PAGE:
A loving couple’s talk in the sand 10 km ahead of Goblin Valley.
“It’s gonna be better after this hill, I’m sure.”
“Really? So climb up there and see yourself! I’m not moving!”
Not a long time ago we took this side road from the paved road, that was supposed to be a shortcut. It didn’t matter there was a table: “4WD vehicles with high clearance recommended.” They haven’t build a road yet, we wouldn’t be able to manage with our bikes and trailer. So we bravely cut our way through the red sand.
In a bit there is a proper swearing going on, when my bike turns violently in different directions and I drown in the deep sand. On the left there’s high sand dune.
“Where did you get us? Why didn’t we take the paved road? What am I, a mountain biker or what?”
“This road is 20 km shorter than the other one which is not fully paved as well,” says the chief of navigation.
He climbs up the hill as he was recommended and comes back with the news, it’s much better behind the hill. It’s half 4, the sun will wet in two hours. “We have to make those ten kilometers by then,” I thought.
2,5 hours later…
What happened since that last thought we could summarise simply: F…ing sand! The attempts to ride finish after few metres with a sudden change of direction and sinking of the front wheel. So we’re pushing most of the time, average speed 4km/h. Pitch dark. The dogs are loaded and unloaded in and out of the trailer depending if they make us mad by disappearing somewhere or it’s really hard for Tom to pull the full trailer in the sand. We have our principles! We don’t talk much, I’m pissed off terribly. Everything hurts and you can’t see within a meter. Finally he also realised this wasn’t a road for loaded bikes, when we had to push my bike uphill first and then come back for his. What a surprise there’s sand in the desert!
When we reach the crossing with the original road finally, we can see IT’S PAVED! There’s asphalt throughout the whole road. But we took the shortcut as the chief of navigation recommended. The chief of navigation is sent to the hottest hell and advised not to come back. Repeatedly!
A board at the entrance to Goblin Valley said the campground’s full. And we’re “delighted” by the news about the entrance fee. 13 $ for the car with up to 8 people, 10$ for cyclists per person. It’s clear that the American national and state parks encourage ecological means of transport. We fill up on water and head away to find a place to sleep. At the end we set up the camp by the road, before crawling inside the tent we had to remove all the thorns from our pants and dog paws that sticked there on the way to the hotel under million stars. We came to Goblin Valley mainly because of the night skies but running around with the camera is the last thing on my mind now.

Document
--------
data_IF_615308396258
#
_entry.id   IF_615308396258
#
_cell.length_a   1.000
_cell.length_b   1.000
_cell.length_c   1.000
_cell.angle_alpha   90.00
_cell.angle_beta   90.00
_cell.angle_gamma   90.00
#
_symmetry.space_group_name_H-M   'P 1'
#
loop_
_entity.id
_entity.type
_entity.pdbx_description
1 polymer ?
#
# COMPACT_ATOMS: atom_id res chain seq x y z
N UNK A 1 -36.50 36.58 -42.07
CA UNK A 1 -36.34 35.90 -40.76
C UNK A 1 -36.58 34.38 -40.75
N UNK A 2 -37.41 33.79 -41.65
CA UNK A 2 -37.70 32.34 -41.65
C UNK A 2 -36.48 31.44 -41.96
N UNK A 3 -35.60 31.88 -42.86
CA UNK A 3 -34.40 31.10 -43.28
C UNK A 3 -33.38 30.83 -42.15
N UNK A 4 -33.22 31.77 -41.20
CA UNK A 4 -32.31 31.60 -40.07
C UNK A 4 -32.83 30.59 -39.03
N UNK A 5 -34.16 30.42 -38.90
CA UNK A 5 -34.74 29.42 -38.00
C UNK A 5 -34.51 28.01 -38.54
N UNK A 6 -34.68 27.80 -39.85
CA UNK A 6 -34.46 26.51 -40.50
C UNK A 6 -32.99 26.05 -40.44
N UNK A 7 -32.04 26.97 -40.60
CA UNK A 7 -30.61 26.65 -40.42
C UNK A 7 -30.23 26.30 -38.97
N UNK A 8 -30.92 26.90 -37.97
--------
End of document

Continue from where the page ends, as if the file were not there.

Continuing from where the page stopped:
In the morning we head to the Little Wild Horse canyon. It’s one of the few non-technical slot canyons where you can take dogs. Once more checking the forecast for the thunderstorms as we really don’t want to be flushed down the canyon. We are still young and haven’t seen Patagonia yet :).
Little Wild Horse is even better than we imagined. Narrow crossing between the pink and red walls. Phoebe is little cautious but Lolo is enjoying every second of his exploration. He’s jumping over the rocks in the way, disappearing somewhere ahead and then coming back for us. In a while we’ll come to the water. They mentioned on the board at the trailhead there might be water, as well as the girls we met on the way here said they had to cross some water but we probably thought it would evaporate in view of our famous visit. Well, it didn’t. And nobody had warmed it for us. It’s red, cold and muddy. Two options we have. Either take off the gore tex shoes or cross in them. When we imagine how long they will be drying off and how red they’ll become, we decide to be brave and cross barefoot. Lolo is rushing to the water getting excited about the swim but we call off his plans. Tom take both dogs under his arms and carry them through. The water is up to mid thigh. I don’t want to even imagine what’s at the bottom. Icy, but no so bad as crossing glacier rivers in Iceland. At the end it’s quite fun and we repeat it on the way back. At least we wash our legs when the shower isn’t on offer.
We returned to the bikes that we left at the trailhead and found the message from two Germans who live in Alberta and completed the journey from Ushuaia to Alaska, although not on bikes. I’m putting it in our travel journal as a nice memory.
On the way back to the valley we’re looking around in search for a camp spot. We’re little nervous as it’s cloudy and today was supposed to be The Night when we would take pics of the darkest skies. We hit the side road, where some RVs were camping already but we followed further to get us the best view on the expected appearance of the Milky Way. Suddenly I can hear a sound of a cricket, slightly unusual though. The only problem with this cricket it’s not a cricket! “Oh yeah, baby rattler.” I’m hitting the brake! I passed the beast like it wasn’t there. Of course, as you can hardly see it in the sand. It’s truly a baby, maybe that’s why the sound wasn’t very distinct. We didn’t really believe we would see any, as it became quite cold for them.
We’re camping under the goblins, erosion shaped sandstone sculptures. It’s getting dark but the clouds are covering most of the sky. I’m disappointed as well as relieved because after yesterday’s late bedtime and a good dinner I’m ready for my sleeping bag. We have to get out to brush teeth last thing before going to sleep.
“So, I’ve got some news for you, one good and one bad. The bad one is we don’t get to sleep yet, the good one that the clouds are gone.”
It’s well past midnight when we finally crawled into our sleeping bags. I’m dreaming about wading through the sand that dissolves into the Milky Way. Just behind me there’s somebody pedalling on a bike. It’s a baby rattler :-).